Academics' rationales regarding characteristics of control
Academics were sceptical regarding the control approach because they found complete control unrealistic for any type of research: ‘You cannot just do it your own way’ (academic 10). However, if one strives for control in (part of) the study, the following aspects are crucial: mutual respect and engagement; salary, which was seen as more important than for collaboration as it emphasises the role of people with ID in research; and training on research methods and ethics. Researchers' commitment to listen to and process the input of people with ID was expected to be most important to achieve control.
Topic III: outcomes of inclusive health research
Table 6 presents expected outcomes of inclusive health research per stakeholder group as proposed by academics in this study during round I and whether academics agreed on their importance in round II. Least agreement was found for outcomes relating to the stakeholders’ research(ers) and society. Across all stakeholder groups, agreement was found for the outcomes: improved health(care) and quality of life; more fulfilled needs; increased confidence; and insight into the lives of people with ID.
The in-depth interviews provided additional insight into characteristics on which no agreement on their importance was reached, as well as into topics missing from the Delphi study. The analysis of the in-depth interviews resulted in four themes that can be categorised as nuance, characteristics, operationalisation and added value.
Nuance is needed as to where inclusive health research is appropriate and necessary. Not all people with ID are able and/or want to contribute to research. They need experience with the research topic. ‘I think what we have to be open to is that there are certain research questions and certain decisions in the light of research that are better done with an inclusive research paradigm. But that is not to prescribe it as the sole paradigm as to move forward’ (academic 1).
The importance of the characteristics, ‘payment of people with ID’ and ‘informed shared decisions’ was stressed, even though no agreement on their importance was reached in the Delphi questionnaires. Despite their absence from the Delphi questionnaires, the characteristics ‘continuity of the inclusive process’ and ‘support’ were identified by interviewees as important. Interviewees also emphasised the importance of accessible research material as identified in the Delphi study and stressed that materials should be developed in collaboration with people with ID.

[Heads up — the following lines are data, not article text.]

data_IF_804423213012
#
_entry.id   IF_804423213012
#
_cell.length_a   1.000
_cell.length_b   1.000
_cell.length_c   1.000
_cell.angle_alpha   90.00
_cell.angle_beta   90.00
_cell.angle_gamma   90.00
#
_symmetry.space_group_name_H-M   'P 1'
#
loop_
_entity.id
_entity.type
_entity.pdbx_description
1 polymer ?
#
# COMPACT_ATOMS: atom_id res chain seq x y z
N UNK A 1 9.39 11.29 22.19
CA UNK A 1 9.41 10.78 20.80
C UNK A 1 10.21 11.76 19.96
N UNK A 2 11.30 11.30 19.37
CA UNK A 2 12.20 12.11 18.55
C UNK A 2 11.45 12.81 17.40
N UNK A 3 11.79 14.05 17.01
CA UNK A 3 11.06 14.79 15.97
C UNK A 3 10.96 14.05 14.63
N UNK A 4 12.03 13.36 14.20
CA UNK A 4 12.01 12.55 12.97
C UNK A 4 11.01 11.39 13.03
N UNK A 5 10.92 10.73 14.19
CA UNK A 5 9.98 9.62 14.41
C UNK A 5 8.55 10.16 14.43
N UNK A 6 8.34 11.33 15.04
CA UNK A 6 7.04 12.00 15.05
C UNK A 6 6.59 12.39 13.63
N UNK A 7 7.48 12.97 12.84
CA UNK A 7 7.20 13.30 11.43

The need for operationalisation, transparency and evaluation of inclusive research was elaborated on. Inclusive health research is seen as a complex and situational process, and there is no ‘blueprint’27 for inclusive health research (academic 14). The need for transparency and reflection was voiced without judgement on the quality of the inclusive health research. Academics envisioned a tool, checklist or guideline providing guidance and support during the inclusive process and showing added value. This tool should support researchers with decisions on ownership and needed adaptations. According to academic 1, the tool should acknowledge ‘that certain elements may not be relevant to their particular question or their particular methodology that they're going to embark upon’. The tool can be used to develop an inclusive research design as well as to reflect on its process: ‘I would like to see some agreement on what should be documented in scientific papers to demonstrate and justify that it was inclusive research’ (academic 4). The tool should establish a common definition of inclusive health research, so that ‘we talk about the same thing’ (academic 4). On the basis of the interviews, the tool should pay attention to the conducting phase, as well as to the planning, disseminating and follow-up phases of inclusive health research. People with ID should be involved in the development of the tool.
The aim of this Delphi study—to gain agreement among academics regarding (1) designs and methods, (2) most important characteristics and (3) outcomes of inclusive research—was partially achieved. Academics agreed on (1) collaboration as the most applicable approach to inclusive health research, (2) the high importance of various characteristics regarding the accessibility and facilitation of inclusive health research and (3) the high importance of several outcomes of inclusive health research for people with ID and healthcare. It was challenging to reach agreement on the other topics, and academics indicated that this was due to the complex and context-dependent nature of inclusive health research. The additional in-depth interviews proved helpful in gaining more insight into these topics, such as the development of a tool for inclusive health research. This Delphi study addresses the need for specification of involvement of specific patient groups. Additionally, it makes a comparison with participatory research in general and addresses future research purposes for both inclusive health research and participatory research.